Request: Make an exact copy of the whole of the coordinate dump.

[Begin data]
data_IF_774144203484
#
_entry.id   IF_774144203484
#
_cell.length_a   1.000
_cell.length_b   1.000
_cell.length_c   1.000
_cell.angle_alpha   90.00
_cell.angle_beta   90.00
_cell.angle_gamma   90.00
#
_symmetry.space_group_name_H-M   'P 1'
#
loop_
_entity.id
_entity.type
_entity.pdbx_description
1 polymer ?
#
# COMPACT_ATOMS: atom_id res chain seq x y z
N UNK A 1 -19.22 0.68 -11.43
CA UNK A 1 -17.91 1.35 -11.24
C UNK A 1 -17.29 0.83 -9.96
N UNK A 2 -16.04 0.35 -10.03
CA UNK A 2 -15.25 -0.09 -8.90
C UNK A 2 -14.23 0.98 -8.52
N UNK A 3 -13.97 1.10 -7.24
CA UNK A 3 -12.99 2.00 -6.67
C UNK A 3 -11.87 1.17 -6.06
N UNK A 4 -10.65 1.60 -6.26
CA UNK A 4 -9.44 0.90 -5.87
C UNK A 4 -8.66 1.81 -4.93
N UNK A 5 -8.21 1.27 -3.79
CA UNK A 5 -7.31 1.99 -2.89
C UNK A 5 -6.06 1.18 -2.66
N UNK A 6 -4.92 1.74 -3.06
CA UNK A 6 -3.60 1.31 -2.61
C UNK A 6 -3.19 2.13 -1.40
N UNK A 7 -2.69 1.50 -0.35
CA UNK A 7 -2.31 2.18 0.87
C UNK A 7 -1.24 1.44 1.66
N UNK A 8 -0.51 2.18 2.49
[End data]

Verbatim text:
data_IF_774144203484
#
_entry.id   IF_774144203484
#
_cell.length_a   1.000
_cell.length_b   1.000
_cell.length_c   1.000
_cell.angle_alpha   90.00
_cell.angle_beta   90.00
_cell.angle_gamma   90.00
#
_symmetry.space_group_name_H-M   'P 1'
#
loop_
_entity.id
_entity.type
_entity.pdbx_description
1 polymer ?
#
# COMPACT_ATOMS: atom_id res chain seq x y z
N UNK A 1 -19.22 0.68 -11.43
CA UNK A 1 -17.91 1.35 -11.24
C UNK A 1 -17.29 0.83 -9.96
N UNK A 2 -16.04 0.35 -10.03
CA UNK A 2 -15.25 -0.09 -8.90
C UNK A 2 -14.23 0.98 -8.52
N UNK A 3 -13.97 1.10 -7.24
CA UNK A 3 -12.99 2.00 -6.67
C UNK A 3 -11.87 1.17 -6.06
N UNK A 4 -10.65 1.60 -6.26
CA UNK A 4 -9.44 0.90 -5.87
C UNK A 4 -8.66 1.81 -4.93
N UNK A 5 -8.21 1.27 -3.79
CA UNK A 5 -7.31 1.99 -2.89
C UNK A 5 -6.06 1.18 -2.66
N UNK A 6 -4.92 1.74 -3.06
CA UNK A 6 -3.60 1.31 -2.61
C UNK A 6 -3.19 2.13 -1.40
N UNK A 7 -2.69 1.50 -0.35
CA UNK A 7 -2.31 2.18 0.87
C UNK A 7 -1.24 1.44 1.66
N UNK A 8 -0.51 2.18 2.49